How to Decide – Annie Duke Book Summary

How to Decide – Annie Duke | Free Book Summary

How to Decide – Annie Duke

A helpful manual on how to avoid decision-making pitfalls and simplify your life by selecting options quickly and effectively.

Hindsight Bias

The tendency to think that how something transpired was inevitable or at the very least predictable is known as hindsight bias.

Your memory of what you knew at the time you made the decision may be distorted by hindsight bias.

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Additionally, result and hindsight bias can reduce your capacity for compassion. It may increase your propensity to hold others accountable for negative outcomes even when they weren’t at fault.

Common Cognitive Biases: Part 1

Confirmation bias is the propensity to look for and notice information that supports our preconceived notions.

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Disconfirmation bias is the propensity to be more sceptical of data that conflicts with our preconceived notions.

Overconfidence: Putting too much stock in our own abilities, knowledge, or talent.

Common Cognitive Biases: Part 2

Overestimating the frequency or likelihood of events that are readily accessible is known as availability bias (e.g., more vivid events are easier to recall, so they are more available).

Recency bias is the tendency to overestimate the likelihood of recent events happening in the future.

Handling biases: make a decision tree

The various decision-related outcomes are similar to the numerous decision tree branches before making a choice. There is only one past, but many possible futures. The result (outcome bias) and hindsight bias lead us to mentally “chop off” branches that never happened once the decision’s outcome is known.

Steps to make better decisions: identify the reasonable set of possible outcomes

These outcomes could be general scenarios or ones that are more centred on particular issues that are important to you.

For instance, if staff turnover is your top concern when hiring a new employee, possible outcomes include whether they will leave in less than six months, between six and twelve months, between two and two years, etc.

Identify your preference using the payoff for each outcome

Given your values, how much do you like or dislike each result?

Listing possible outcomes on the tree in the order of most preferred to least preferred is the simplest way to accomplish this.

Consider the size or magnitude of each preference as well as how good or bad each result is.

Estimate the likelihood of each outcome unfolding

Even if you’re unsure, it’s still important to estimate. You can’t provide an objectively perfect response because you don’t have all the necessary information.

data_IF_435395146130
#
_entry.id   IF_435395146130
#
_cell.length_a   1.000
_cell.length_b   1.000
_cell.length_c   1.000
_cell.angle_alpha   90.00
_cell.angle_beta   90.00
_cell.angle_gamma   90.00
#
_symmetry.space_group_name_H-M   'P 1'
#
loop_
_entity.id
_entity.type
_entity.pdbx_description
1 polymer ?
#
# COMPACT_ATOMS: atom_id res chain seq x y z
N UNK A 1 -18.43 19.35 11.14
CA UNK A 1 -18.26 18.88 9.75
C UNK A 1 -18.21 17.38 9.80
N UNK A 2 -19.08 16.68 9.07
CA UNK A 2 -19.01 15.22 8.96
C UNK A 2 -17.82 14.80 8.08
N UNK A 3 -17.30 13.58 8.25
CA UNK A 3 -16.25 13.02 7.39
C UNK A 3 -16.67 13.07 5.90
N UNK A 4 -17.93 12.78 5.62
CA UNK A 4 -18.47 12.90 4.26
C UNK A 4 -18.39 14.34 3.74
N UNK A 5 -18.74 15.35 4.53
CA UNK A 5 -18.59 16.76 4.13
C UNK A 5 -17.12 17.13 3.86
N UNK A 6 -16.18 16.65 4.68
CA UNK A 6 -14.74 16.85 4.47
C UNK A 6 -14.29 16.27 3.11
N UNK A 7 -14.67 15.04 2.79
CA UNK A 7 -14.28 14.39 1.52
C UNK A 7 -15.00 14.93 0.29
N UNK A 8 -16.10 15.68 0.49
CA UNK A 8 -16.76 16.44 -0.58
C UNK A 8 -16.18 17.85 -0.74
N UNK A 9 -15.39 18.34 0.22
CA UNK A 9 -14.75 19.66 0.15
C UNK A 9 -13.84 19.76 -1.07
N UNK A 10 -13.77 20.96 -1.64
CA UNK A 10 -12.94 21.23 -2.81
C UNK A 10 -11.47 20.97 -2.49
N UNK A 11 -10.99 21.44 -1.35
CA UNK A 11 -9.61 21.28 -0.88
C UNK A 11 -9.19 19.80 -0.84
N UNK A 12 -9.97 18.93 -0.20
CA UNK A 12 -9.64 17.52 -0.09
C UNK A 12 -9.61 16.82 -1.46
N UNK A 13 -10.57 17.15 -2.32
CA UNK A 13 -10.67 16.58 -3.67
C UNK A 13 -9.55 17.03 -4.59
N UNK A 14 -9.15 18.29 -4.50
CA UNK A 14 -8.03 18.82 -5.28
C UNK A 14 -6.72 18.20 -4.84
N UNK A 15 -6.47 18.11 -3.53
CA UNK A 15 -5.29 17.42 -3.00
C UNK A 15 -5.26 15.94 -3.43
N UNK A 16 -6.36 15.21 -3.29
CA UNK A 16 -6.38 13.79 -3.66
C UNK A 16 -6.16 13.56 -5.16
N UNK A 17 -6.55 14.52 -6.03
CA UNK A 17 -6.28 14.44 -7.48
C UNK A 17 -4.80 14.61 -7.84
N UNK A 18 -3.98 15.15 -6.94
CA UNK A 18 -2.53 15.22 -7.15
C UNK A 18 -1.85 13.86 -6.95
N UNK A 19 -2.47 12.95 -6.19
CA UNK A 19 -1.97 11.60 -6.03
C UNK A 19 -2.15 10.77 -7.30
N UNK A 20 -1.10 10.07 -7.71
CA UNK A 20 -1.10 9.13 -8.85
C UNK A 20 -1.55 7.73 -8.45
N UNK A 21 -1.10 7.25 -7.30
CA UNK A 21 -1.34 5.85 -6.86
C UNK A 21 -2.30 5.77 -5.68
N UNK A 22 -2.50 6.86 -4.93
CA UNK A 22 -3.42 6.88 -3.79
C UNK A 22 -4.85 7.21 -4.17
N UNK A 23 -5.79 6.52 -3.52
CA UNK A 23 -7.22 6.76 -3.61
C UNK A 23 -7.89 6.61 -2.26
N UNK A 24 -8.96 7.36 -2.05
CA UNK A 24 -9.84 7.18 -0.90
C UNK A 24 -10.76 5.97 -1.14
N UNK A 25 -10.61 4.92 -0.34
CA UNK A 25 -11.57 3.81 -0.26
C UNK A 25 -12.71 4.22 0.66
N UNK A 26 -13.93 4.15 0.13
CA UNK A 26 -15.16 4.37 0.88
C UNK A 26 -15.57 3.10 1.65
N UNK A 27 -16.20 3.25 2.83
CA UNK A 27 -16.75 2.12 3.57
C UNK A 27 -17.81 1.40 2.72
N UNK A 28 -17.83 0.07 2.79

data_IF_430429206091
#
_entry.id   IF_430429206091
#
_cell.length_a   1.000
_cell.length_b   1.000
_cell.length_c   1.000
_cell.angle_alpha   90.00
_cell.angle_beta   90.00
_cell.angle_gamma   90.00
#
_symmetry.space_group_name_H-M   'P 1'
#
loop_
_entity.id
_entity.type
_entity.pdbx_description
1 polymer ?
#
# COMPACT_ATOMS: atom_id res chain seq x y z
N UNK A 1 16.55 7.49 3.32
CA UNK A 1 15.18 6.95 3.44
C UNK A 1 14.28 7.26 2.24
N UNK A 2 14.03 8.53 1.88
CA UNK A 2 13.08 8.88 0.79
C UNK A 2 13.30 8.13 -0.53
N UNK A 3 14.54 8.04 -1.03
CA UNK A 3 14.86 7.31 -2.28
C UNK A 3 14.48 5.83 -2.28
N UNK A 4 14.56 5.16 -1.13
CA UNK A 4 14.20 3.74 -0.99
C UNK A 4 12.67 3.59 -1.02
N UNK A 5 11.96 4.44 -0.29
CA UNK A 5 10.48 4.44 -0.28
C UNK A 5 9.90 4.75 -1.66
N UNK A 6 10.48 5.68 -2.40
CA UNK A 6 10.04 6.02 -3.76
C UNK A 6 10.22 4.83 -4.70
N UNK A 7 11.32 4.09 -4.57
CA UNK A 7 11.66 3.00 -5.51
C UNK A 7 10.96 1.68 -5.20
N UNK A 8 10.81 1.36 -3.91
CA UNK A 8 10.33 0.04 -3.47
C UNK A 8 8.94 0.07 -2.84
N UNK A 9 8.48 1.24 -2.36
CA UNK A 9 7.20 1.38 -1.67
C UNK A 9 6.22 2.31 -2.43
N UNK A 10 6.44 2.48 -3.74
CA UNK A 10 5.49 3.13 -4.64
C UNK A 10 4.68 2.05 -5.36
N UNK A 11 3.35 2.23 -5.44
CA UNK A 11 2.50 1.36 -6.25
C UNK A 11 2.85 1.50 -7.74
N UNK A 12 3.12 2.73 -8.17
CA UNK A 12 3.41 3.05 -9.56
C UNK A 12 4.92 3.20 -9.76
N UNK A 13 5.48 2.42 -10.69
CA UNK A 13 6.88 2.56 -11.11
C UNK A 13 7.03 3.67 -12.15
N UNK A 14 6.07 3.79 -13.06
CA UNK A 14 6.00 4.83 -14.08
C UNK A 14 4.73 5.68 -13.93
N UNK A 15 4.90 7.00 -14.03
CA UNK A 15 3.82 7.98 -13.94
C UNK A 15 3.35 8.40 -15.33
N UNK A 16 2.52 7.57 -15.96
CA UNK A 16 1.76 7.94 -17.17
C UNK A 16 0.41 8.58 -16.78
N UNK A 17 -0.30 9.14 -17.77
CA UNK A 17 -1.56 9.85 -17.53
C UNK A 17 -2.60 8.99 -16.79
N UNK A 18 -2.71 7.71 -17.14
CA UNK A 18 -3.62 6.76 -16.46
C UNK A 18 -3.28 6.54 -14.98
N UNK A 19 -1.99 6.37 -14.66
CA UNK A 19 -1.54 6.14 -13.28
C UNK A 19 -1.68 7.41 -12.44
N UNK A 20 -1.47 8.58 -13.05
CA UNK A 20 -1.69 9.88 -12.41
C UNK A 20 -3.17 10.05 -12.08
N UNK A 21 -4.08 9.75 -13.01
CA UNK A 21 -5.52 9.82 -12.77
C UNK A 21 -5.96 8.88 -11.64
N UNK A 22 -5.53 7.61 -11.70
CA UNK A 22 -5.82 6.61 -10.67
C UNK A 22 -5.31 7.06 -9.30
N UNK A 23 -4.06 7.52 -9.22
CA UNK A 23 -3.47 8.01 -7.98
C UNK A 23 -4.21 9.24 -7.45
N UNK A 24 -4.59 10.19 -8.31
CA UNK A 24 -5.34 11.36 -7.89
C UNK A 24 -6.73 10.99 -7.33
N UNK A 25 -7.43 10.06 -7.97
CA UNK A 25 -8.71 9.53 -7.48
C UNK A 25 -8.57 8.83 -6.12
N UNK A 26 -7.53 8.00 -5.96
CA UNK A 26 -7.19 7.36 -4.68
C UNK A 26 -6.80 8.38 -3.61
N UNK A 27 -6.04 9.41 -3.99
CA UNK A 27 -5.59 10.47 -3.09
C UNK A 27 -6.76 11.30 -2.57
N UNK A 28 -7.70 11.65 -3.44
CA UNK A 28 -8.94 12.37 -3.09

One of the biggest barriers to making wise decisions is the belief that there is only “right” or “wrong,” with nothing in between.

You almost always have some information that is useful for determining the probability, and any information is preferable to none.

Combine the inside view and the outside view

The inside perspective is how you see the world from within your own experiences, viewpoints, and convictions.

Independent of your own point of view, what is actually true about the world is what is visible from the outside.

The outside and inside views should be combined. Your chances may be better or worse than average based on information from the inside view. But a realistic perspective from the outside is helpful.

Use an explicit probability rather than an ambiguous term

Obtaining more information, frequently from other people, is one way to make decisions of higher quality. It’s more difficult to identify disagreement when you use these ambiguous terms with other people (and disagreement can help you get relevant information).

If your friend believes something has a 70% chance of happening while you only give it a 30% chance. If you say you believe it has a 30% chance of occurring, your disagreement is made clear right away.

Future happiness: a key metric in making decisions

Understanding the effect of a decision on achieving long-term goals can be done well by using happiness as a proxy.

The test entails determining whether the choice’s result will probably have a sizable impact on your happiness in a year, month, or week. You can make that decision more quickly the shorter the time frame for which your response is “no” (sacrificing accuracy).

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